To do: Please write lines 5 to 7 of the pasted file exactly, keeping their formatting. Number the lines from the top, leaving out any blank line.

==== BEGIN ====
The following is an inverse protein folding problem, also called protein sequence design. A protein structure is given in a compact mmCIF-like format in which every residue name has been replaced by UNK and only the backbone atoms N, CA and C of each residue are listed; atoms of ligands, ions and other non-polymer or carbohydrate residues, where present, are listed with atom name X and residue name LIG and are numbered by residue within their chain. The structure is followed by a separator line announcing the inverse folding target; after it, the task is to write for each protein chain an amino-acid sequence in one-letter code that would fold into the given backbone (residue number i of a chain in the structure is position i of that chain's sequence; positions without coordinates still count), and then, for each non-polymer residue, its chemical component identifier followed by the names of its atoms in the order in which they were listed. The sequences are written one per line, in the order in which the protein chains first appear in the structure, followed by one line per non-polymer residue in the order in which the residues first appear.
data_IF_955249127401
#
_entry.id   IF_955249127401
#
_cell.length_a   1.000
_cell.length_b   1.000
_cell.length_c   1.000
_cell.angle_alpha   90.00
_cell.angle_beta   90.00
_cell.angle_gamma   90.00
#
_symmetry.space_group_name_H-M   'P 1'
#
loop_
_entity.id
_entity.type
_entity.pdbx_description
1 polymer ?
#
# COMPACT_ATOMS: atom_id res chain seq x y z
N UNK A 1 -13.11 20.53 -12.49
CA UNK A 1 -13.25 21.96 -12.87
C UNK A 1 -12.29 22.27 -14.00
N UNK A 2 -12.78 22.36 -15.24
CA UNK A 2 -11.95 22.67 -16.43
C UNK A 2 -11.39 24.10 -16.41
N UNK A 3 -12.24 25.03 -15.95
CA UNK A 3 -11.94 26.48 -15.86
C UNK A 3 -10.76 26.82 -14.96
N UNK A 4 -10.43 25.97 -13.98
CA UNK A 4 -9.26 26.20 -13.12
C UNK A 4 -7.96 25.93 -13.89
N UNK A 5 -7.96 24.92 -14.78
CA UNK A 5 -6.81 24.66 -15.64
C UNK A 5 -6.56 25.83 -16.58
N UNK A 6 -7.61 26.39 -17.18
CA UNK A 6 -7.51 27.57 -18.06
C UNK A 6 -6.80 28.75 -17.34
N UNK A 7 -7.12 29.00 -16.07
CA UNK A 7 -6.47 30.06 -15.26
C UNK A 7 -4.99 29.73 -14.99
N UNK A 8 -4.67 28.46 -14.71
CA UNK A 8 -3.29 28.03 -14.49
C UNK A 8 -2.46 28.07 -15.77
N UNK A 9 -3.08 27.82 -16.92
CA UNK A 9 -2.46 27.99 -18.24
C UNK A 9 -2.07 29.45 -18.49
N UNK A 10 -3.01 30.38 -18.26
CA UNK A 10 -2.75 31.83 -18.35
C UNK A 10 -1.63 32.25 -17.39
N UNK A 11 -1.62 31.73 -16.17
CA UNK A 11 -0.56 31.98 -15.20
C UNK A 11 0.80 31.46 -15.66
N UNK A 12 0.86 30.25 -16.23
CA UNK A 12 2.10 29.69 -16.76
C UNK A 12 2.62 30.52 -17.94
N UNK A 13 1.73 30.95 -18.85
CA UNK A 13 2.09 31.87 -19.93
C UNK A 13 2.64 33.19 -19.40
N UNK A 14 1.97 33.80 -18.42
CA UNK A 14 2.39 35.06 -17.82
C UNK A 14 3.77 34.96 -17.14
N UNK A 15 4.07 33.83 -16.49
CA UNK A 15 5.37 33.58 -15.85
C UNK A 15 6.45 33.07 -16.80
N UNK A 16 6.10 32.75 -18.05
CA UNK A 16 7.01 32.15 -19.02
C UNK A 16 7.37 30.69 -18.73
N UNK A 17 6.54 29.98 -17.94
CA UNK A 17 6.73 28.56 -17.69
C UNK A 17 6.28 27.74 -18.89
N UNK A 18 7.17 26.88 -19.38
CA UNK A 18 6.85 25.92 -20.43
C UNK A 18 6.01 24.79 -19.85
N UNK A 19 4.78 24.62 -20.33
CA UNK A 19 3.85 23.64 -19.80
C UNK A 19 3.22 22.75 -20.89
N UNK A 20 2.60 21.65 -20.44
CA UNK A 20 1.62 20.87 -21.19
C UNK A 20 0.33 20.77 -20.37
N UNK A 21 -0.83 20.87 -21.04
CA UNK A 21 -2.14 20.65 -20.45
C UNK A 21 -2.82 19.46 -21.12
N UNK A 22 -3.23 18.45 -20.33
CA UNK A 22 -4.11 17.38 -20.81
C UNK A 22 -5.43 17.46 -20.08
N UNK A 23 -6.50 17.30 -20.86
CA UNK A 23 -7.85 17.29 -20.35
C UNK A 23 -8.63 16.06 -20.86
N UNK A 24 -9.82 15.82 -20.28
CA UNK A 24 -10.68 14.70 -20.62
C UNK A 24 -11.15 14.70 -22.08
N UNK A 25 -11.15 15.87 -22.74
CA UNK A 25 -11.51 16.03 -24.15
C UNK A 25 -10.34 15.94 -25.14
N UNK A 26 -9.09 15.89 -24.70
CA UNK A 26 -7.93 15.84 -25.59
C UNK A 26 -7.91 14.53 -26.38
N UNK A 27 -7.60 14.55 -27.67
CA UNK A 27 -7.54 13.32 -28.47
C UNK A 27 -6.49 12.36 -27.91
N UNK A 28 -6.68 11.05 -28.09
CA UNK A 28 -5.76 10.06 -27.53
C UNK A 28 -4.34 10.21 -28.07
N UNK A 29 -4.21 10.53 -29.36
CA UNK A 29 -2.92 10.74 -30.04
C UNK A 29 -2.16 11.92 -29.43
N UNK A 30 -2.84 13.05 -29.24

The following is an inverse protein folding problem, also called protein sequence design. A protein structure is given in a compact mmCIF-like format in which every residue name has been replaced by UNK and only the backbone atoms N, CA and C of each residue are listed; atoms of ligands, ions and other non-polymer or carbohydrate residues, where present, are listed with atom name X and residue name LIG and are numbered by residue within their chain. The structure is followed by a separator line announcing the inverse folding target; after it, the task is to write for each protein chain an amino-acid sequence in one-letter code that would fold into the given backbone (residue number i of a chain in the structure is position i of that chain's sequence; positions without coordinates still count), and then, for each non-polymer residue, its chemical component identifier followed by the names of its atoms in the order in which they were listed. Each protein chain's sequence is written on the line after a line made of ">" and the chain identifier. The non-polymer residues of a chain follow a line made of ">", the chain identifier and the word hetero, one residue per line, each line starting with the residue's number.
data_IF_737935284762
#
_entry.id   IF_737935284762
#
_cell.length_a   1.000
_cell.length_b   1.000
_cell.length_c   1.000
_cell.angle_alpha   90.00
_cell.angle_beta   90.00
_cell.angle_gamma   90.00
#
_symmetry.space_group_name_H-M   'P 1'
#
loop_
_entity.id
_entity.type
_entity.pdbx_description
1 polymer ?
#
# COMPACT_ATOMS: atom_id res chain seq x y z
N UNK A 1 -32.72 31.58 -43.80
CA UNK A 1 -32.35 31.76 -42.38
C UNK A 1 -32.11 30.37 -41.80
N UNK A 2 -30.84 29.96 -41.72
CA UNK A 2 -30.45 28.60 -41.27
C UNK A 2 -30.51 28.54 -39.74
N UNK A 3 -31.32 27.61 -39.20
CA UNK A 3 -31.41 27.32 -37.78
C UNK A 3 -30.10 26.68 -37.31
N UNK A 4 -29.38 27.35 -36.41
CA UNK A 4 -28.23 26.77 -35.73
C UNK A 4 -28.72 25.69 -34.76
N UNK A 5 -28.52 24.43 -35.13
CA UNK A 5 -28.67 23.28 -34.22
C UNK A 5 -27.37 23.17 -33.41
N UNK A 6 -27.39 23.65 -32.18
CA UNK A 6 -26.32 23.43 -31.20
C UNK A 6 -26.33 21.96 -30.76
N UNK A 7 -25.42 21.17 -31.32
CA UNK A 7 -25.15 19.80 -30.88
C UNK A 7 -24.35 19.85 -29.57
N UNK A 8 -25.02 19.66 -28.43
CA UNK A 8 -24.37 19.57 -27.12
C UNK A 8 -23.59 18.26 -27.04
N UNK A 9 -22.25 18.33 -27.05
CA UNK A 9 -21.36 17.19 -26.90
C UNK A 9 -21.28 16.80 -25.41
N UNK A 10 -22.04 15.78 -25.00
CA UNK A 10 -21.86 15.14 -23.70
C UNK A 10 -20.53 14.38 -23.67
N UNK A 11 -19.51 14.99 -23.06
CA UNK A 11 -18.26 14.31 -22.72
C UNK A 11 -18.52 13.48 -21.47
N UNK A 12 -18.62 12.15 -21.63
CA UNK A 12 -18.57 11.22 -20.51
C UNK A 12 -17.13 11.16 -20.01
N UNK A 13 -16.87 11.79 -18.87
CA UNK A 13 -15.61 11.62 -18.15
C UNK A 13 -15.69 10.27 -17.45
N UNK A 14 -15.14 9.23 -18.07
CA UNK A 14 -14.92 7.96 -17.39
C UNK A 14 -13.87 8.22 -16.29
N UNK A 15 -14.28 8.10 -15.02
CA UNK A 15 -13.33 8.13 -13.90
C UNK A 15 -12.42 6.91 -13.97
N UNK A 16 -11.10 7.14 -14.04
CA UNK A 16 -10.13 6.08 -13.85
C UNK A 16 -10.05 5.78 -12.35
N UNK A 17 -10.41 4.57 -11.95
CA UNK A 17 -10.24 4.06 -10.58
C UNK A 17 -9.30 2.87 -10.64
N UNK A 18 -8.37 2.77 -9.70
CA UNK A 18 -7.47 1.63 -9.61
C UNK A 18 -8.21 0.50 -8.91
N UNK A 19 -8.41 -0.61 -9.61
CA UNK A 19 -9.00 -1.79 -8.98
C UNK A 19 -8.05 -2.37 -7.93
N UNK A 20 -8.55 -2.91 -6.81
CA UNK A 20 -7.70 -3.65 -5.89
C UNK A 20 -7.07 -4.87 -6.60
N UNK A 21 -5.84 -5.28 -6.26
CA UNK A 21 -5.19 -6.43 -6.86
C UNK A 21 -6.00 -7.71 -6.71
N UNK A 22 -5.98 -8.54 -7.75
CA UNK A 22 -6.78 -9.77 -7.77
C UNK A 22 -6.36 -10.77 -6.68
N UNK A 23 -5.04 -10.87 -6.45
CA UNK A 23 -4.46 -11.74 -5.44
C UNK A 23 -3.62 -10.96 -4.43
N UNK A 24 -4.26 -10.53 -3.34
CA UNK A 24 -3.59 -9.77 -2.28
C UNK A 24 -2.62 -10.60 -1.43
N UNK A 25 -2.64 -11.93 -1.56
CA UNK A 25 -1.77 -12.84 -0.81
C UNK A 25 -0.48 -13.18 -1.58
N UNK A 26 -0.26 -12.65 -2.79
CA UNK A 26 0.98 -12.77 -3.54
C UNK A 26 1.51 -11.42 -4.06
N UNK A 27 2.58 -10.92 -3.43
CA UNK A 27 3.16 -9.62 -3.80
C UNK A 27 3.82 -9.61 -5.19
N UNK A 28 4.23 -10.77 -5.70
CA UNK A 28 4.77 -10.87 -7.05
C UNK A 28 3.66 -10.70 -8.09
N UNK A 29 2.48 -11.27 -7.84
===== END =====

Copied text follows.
#
_cell.length_a   1.000
_cell.length_b   1.000